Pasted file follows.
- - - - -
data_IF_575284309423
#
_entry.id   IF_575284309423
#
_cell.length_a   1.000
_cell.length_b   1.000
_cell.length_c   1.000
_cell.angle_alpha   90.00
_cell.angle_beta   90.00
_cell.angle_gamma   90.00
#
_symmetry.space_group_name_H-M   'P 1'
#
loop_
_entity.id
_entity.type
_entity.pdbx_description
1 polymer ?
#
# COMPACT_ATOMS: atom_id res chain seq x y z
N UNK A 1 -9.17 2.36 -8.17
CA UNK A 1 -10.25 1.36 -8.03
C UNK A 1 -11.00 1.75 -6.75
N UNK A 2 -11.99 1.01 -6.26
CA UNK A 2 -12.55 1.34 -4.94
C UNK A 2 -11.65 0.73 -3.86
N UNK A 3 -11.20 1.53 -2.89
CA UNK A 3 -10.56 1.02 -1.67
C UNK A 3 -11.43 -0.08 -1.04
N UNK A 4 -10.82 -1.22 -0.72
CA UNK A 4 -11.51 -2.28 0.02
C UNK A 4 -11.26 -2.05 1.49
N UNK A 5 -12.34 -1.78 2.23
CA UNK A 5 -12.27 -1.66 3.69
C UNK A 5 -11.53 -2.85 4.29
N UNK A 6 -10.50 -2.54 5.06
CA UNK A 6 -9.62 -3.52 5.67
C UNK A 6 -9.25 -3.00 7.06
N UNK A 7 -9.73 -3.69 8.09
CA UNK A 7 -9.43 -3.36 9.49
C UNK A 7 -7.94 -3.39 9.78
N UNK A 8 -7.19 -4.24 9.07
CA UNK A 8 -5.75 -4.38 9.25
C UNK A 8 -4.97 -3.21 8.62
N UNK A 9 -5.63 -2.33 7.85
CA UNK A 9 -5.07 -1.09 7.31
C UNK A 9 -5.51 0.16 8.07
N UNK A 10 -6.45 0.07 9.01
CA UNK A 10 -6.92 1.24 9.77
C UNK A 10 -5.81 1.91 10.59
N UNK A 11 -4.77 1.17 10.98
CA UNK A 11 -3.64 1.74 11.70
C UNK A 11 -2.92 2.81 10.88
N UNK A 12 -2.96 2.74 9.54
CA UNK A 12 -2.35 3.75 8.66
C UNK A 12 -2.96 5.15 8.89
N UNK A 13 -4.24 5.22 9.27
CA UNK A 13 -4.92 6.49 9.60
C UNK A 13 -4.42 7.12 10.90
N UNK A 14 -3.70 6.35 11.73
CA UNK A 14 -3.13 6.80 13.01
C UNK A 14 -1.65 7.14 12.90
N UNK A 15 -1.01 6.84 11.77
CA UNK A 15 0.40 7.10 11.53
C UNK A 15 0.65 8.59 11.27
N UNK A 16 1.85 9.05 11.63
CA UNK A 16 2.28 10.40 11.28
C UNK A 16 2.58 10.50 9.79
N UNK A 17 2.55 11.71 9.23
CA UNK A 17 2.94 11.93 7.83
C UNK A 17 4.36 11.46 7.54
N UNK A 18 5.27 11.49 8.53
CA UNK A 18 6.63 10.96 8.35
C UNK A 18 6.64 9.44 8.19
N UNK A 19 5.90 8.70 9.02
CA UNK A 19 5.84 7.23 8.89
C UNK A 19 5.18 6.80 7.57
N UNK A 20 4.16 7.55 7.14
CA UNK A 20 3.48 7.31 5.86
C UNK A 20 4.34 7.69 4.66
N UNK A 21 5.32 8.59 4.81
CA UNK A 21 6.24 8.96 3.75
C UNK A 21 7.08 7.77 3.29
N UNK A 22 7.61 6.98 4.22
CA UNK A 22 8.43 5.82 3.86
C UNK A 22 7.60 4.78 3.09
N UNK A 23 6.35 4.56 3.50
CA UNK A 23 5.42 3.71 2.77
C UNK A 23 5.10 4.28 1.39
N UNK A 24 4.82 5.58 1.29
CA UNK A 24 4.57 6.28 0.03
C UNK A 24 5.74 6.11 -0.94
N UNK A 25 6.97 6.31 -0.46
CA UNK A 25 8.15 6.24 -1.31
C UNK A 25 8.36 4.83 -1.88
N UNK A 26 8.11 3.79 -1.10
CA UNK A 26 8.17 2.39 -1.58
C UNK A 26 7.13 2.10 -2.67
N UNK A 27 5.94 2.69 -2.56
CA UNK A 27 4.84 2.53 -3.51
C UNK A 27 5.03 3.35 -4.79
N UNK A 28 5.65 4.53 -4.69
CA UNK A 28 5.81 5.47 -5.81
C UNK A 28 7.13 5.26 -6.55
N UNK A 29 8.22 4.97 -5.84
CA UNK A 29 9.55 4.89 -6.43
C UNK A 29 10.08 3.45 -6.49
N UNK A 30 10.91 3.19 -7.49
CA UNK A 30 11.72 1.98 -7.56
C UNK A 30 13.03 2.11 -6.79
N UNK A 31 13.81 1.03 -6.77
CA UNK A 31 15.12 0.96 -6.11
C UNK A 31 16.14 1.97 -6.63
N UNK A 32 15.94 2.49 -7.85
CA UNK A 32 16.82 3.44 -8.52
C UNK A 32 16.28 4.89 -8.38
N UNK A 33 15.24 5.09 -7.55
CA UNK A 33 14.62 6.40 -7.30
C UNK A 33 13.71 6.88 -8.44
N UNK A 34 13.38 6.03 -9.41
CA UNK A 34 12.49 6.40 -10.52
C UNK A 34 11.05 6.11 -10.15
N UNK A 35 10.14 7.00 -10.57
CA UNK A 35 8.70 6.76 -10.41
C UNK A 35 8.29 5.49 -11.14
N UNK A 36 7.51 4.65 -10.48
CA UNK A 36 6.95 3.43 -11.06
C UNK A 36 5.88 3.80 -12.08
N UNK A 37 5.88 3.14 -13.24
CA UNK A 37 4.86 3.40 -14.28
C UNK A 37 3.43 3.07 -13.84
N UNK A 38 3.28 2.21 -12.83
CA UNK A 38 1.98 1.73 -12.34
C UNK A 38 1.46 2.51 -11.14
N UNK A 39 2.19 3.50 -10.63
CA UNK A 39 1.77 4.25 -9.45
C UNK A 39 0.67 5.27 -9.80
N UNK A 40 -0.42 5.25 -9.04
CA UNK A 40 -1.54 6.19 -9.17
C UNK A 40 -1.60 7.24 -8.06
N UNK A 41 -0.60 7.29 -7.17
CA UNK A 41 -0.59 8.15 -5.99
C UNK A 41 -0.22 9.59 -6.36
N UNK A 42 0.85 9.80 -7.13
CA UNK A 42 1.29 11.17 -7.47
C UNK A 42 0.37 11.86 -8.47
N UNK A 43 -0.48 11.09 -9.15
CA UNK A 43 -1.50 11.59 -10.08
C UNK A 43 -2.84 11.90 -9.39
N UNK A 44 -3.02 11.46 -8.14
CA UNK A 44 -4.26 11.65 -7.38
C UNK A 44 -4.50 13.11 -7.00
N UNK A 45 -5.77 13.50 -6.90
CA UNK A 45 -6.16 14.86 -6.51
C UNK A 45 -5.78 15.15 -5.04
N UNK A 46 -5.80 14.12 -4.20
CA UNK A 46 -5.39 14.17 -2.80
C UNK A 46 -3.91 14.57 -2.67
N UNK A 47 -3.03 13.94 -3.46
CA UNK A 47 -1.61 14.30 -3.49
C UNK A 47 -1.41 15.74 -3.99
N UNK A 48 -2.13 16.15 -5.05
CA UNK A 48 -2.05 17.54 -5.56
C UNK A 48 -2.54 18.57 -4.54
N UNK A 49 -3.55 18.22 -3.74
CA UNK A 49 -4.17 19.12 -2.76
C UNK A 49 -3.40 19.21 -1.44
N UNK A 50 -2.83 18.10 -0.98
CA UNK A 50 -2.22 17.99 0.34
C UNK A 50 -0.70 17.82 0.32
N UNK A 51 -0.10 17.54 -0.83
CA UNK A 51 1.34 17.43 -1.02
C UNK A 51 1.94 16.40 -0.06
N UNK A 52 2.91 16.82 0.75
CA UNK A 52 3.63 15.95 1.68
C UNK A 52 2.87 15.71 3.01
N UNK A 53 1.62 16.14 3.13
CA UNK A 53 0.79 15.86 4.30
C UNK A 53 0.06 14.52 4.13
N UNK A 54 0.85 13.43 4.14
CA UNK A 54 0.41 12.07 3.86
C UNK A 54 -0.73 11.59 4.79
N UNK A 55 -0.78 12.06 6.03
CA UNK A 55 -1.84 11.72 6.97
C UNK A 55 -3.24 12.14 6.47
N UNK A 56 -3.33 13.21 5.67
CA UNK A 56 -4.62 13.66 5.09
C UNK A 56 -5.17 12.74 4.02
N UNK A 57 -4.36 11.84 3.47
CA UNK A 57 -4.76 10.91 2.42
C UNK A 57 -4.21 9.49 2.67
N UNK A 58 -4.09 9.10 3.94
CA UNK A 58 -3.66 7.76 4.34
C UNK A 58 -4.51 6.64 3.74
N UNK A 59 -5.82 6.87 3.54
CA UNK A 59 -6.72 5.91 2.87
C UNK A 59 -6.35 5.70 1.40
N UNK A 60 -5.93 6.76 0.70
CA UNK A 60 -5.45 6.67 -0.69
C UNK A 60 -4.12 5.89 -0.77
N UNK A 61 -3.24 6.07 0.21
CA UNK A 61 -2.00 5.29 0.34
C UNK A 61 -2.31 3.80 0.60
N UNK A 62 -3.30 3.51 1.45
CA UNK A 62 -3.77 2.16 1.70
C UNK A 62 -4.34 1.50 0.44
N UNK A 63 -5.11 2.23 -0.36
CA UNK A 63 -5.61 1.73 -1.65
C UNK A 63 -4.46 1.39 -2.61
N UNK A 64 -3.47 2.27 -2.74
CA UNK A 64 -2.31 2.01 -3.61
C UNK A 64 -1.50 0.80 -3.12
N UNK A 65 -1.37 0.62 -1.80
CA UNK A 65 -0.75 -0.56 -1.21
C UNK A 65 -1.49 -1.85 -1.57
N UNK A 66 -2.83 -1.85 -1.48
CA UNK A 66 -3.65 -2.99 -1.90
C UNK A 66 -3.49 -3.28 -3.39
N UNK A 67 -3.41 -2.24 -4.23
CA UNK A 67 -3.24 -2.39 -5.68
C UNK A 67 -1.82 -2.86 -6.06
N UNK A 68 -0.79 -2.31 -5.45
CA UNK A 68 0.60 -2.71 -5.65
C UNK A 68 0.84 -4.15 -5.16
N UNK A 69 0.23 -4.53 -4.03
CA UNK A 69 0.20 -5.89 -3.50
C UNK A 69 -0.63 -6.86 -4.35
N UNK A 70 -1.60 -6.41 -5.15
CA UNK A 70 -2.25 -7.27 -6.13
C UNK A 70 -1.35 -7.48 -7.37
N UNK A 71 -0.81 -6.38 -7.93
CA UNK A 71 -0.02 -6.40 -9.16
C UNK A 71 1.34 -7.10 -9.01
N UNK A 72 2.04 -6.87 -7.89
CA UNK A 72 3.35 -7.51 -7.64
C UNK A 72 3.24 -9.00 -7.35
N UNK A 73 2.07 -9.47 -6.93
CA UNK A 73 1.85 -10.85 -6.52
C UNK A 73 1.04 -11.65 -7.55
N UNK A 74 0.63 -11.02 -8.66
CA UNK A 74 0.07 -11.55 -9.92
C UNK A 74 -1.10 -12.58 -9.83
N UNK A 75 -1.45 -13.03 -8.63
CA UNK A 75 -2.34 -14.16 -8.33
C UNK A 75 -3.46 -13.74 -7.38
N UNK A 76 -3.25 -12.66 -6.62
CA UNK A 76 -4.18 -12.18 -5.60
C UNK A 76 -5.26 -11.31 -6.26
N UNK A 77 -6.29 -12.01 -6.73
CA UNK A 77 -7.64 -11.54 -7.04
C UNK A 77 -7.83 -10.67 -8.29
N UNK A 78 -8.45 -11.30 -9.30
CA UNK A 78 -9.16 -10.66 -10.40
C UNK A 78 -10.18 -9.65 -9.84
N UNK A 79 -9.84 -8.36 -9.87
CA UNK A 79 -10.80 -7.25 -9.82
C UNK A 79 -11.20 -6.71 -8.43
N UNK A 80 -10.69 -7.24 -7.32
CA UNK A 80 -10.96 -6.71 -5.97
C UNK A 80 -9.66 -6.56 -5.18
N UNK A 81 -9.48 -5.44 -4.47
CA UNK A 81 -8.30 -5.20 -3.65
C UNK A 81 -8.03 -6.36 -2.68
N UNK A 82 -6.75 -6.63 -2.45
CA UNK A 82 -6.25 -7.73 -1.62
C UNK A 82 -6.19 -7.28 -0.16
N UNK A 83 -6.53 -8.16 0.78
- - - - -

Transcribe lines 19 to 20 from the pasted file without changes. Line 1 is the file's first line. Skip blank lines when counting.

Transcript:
#
# COMPACT_ATOMS: atom_id res chain seq x y z